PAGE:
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Compilation and package system

    Date: Thursday, 11 April 1985  00:35-EST
    From: Kent M Pitman <KMP at SCRC-STONY-BROOK.ARPA>

    Don't be silly. Common Lisp programs don't have to run gracefully in all 
    implementations, they just have to run. If a person has written -*- ... -*-
    and not put (IN-PACKAGE ...), he has not written a common lisp program.

Right.  That was what I said in the last paragraph in my original message on
this topic.

    The Lisp Machine simply (and reasonably) suggests that in order to work
    compatibly with non-Common-Lisp utilities and still be portable, you should
    do -*- ... -*- and (IN-PACKAGE ...), redundantly.

Right.  That's the way Spice Lisp works, too, more or less, as I've explained.
The difference in the two implementations comes up in only one case, but a very
common one.  If, in CLCP, I load or compile a file with a -*- comment that puts
it in package FOO, and package FOO does not exist, then I get an error.  Every
time this has happened to me, it has been the case that the first form of FOO
would have created the package.

    Of course, for this sort of thing I usually just write:there's the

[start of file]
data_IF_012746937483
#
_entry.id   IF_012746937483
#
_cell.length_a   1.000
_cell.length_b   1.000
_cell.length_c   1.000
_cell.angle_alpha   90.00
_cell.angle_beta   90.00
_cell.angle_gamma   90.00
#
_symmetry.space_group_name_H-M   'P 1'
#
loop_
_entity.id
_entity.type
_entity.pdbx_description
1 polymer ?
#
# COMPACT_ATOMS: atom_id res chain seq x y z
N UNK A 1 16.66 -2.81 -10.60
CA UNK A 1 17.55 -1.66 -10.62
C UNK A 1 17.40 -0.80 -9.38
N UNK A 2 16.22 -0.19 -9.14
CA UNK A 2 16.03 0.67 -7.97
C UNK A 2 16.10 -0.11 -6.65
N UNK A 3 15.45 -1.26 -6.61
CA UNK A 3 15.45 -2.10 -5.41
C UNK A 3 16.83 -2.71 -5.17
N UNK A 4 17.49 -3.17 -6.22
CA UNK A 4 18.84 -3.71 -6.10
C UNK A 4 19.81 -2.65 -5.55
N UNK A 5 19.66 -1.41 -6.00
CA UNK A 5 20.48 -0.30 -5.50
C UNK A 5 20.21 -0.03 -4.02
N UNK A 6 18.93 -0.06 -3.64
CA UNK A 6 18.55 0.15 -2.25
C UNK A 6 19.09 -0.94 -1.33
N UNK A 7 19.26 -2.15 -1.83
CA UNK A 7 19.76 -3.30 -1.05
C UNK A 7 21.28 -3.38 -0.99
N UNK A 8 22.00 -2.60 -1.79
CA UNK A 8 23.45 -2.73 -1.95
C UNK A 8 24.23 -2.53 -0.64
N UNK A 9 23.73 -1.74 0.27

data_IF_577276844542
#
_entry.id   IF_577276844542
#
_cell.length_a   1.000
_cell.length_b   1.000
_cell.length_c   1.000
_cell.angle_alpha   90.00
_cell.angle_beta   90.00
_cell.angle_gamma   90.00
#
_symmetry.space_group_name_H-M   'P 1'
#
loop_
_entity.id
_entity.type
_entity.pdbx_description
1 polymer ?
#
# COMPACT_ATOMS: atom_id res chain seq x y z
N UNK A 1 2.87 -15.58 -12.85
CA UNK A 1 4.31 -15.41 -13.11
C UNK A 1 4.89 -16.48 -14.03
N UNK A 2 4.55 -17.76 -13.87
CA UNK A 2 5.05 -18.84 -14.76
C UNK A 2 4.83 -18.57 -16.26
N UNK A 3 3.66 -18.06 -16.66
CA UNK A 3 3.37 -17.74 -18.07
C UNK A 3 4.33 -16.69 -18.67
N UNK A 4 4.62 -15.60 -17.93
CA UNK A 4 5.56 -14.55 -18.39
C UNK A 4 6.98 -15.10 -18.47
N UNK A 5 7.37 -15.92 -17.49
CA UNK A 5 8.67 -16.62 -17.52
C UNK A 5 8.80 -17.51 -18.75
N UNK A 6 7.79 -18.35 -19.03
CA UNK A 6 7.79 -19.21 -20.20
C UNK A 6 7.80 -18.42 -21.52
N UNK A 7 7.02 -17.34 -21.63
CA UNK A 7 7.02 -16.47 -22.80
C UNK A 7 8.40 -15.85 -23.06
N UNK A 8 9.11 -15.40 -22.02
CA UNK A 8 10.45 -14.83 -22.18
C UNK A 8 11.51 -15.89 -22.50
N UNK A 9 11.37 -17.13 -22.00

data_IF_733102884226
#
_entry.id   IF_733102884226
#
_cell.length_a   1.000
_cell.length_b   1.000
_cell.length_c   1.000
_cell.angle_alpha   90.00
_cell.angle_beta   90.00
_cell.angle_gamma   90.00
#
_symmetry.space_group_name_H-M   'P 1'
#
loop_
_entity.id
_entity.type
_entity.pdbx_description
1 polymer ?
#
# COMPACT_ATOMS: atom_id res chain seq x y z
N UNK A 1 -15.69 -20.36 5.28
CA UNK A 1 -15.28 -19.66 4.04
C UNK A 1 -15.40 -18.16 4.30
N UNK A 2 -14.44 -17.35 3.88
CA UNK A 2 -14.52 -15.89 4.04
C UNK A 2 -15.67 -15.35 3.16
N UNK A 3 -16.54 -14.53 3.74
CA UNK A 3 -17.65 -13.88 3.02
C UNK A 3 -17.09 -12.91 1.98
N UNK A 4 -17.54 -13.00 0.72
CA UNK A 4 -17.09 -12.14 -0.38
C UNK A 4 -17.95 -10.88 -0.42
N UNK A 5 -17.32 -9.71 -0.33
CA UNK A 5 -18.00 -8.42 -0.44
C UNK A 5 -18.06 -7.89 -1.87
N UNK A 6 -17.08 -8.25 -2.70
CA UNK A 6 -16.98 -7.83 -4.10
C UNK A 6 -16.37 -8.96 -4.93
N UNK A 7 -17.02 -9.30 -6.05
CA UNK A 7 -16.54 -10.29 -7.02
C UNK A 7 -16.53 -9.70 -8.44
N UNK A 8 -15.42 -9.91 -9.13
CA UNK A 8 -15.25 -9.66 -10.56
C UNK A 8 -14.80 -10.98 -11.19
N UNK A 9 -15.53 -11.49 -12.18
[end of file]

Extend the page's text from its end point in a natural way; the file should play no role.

alternate syntax:
      ;;; -*- Package: ("HACK" :USE ("LISP" "ACCINT" "SAPPH" "SESAME")) -*-
    which seems to work OK...

What about IMPORT and friends?  Those matter, too.

    Putting it in a comment is mostly likely to win in all languages since
    nearly every language has a comment syntax and I know of no languages for
    which the comment syntax is not compatible with -*- ...  -*-.

The example I gave above, with the FOO package, leads to a situation where the
Lisp Machine signals an error when handed a valid program.  That would suggest
that Common Lisp is a language which is not compatible with -*- comments, as
interpreted the Lisp Machine way.

If you think this is nitpicking, fine: we'll drop it.  I doubt many man-years
will be lost fixing headers while porting between Common Lisp dialects.  The
problem has annoyed at least one Common Lisp programmer, however.